A radish-like plant from India proven to effectively relieve depression symptoms


A study published in the African Journal of Traditional, Complementary and Alternative Medicines revealed that ethanolic extracts obtained from Raphanus caudatus L., more commonly known as rat-tail radish or tail-pod radish, may hold potential in alleviating depression. A team of Pakistani researchers examined the effects of the plant extracts on male albino mice as part of the study.

The scientists gave the mice varying doses of the ethanolic extracts at 250 milligrams per kilogram (mg/kg) of body weight, and 500 mg/kg and 1000 mg/kg. A control group was given normal saline solution, while another group was given the antidepressant drug fluoxetine. The experts also subjected the animal models to a forced swim test (FST) and tail suspension test (TST) to measure their depression-like behavior. The results showed that all three tested doses and the standard fluoxetine treatment resulted in antidepressant-like activities in both FST and TST paradigms.

Raphanus sativus is a rich source of flavonoids, alkaloids, anthocynins and isothiocyanate compounds. Hence, it may be safely suggested that antidepressant-like activity of Raphanus caudatus in the current investigation could be due to presence of these bioactive constituents. Nevertheless, this must be evaluated and confirmed by
characterization of active constituents. However, it must be confirmed by mechanism based studies in future. Present investigation clearly indicates that Raphanus caudatus have significant antidepressant capability in rodent models of depression,” the researchers said.

According to the experts, the results demonstrate that extracts obtained from rat-tail radish help relieve depression-like behavior, and that the plant might be used in developing newer antidepressant treatments in the future. (Related: Radishes – their health benefits may surprise you.)

“The findings of present study suggest that ethanolic extract from Raphanus caudatus possess significant antidepressant-like activity in FST and TST behavioral paradigms in mice. Thus, the plant extract could be used to ameliorate depression-like behavior alone, or in combination with antidepressant agents. Chemical characterizations of active antidepressant constituents of plant along with molecular targets are necessary to establish newer antidepressant agent/s from the plant,” the researchers added.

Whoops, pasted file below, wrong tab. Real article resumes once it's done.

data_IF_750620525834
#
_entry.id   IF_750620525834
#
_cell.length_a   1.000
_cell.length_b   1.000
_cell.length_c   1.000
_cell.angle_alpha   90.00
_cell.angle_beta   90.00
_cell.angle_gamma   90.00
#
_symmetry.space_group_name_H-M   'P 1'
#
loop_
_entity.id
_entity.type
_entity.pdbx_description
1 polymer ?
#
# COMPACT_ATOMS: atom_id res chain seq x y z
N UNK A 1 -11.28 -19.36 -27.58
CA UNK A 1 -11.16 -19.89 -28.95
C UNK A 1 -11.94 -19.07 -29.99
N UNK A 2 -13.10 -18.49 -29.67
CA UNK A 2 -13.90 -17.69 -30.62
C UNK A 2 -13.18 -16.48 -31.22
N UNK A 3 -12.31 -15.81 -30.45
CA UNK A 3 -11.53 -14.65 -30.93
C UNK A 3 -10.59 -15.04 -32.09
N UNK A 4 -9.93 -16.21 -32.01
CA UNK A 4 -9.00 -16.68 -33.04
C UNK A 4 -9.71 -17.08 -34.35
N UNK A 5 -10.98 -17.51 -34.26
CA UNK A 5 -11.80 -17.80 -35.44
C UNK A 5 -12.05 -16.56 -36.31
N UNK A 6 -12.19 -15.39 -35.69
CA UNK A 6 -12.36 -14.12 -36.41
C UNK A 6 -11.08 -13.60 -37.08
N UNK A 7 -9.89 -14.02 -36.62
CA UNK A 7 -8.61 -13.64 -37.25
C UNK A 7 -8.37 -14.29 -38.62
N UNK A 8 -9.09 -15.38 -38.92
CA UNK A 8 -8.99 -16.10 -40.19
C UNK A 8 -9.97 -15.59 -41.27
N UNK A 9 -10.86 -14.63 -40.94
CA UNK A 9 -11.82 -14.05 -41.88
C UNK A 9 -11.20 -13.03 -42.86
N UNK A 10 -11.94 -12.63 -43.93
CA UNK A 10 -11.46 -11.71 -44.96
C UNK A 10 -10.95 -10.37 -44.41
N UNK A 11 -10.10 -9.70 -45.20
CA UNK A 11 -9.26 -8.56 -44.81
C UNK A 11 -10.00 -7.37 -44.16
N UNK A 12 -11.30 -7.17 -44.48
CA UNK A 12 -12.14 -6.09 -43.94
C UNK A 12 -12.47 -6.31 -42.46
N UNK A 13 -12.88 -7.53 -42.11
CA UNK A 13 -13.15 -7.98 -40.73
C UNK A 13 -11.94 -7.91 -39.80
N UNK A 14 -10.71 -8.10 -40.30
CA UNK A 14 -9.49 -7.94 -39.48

Fast facts about depression

The recent findings may hold implications in relieving depression, which affects millions worldwide. A fact sheet published on the World Health Organization‘s (WHO) media center revealed that the mental health disorder affects more than 300 million people in all age groups around the world. The WHO also cautioned that depression is the leading cause of disability across the globe, and is a big contributor to the overall global burden of disease.

In addition, the fact sheet revealed that depression was more rampant in women than in men. Depression may also increase a patient’s likelihood of committing suicide. In fact, 800,000 people die of depression-related suicides every year. According to the WHO, depression-related suicides were the second leading cause of death in patients aged 15 to 29 years old.

The Centers for Disease Control and Prevention (CDC) also revealed that more than one in 20 Americans aged 12 years and older experience depression. Likewise, 10 percent of U.S. adults aged 40 to 59 years old suffer from depression. The CDC also noted that the mental health disorder was also more prevalent in women than in men. According to the health agency, the economic burden of depression – such as workplace costs, direct costs and suicide-related costs – was $210.5 billion in 2010 alone.

Explore more news about natural remedies for depression and other diseases at Remedies.news.

 

Sources include:

Journals.SFU.ca

WHO.int

CDC.gov



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